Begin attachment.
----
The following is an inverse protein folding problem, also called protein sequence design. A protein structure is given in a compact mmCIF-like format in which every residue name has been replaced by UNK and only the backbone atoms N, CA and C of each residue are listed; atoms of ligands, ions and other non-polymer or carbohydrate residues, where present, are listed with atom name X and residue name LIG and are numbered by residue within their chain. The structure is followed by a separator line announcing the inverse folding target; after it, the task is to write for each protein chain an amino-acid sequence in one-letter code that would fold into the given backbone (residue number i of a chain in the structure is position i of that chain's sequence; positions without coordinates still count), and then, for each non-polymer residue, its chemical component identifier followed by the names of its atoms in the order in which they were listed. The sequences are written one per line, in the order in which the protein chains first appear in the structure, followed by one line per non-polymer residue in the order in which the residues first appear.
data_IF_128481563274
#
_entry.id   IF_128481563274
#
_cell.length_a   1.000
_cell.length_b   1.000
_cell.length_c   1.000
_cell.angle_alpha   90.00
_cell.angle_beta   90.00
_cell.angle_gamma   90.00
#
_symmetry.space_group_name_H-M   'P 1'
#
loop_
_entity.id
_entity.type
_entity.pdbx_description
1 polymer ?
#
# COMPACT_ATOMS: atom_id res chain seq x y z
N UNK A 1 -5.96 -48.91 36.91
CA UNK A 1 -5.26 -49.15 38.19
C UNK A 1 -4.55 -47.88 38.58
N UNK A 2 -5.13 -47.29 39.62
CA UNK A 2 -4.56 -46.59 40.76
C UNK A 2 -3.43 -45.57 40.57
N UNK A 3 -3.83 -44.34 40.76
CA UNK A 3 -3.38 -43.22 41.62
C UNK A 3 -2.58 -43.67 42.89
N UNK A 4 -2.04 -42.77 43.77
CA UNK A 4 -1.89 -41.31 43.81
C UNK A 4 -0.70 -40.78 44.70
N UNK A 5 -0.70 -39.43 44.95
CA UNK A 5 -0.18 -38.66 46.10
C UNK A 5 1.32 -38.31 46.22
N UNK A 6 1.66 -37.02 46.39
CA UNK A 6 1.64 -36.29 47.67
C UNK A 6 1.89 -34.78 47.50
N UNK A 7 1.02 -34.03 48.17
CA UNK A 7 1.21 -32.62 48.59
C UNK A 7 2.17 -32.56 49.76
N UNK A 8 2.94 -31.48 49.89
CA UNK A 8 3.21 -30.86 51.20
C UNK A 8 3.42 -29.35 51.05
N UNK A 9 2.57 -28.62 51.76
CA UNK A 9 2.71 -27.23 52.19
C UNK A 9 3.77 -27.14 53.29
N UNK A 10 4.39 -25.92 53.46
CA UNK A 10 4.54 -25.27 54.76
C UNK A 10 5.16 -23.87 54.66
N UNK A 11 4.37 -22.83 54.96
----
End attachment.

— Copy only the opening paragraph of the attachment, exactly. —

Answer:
The following is an inverse protein folding problem, also called protein sequence design. A protein structure is given in a compact mmCIF-like format in which every residue name has been replaced by UNK and only the backbone atoms N, CA and C of each residue are listed; atoms of ligands, ions and other non-polymer or carbohydrate residues, where present, are listed with atom name X and residue name LIG and are numbered by residue within their chain. The structure is followed by a separator line announcing the inverse folding target; after it, the task is to write for each protein chain an amino-acid sequence in one-letter code that would fold into the given backbone (residue number i of a chain in the structure is position i of that chain's sequence; positions without coordinates still count), and then, for each non-polymer residue, its chemical component identifier followed by the names of its atoms in the order in which they were listed. The sequences are written one per line, in the order in which the protein chains first appear in the structure, followed by one line per non-polymer residue in the order in which the residues first appear.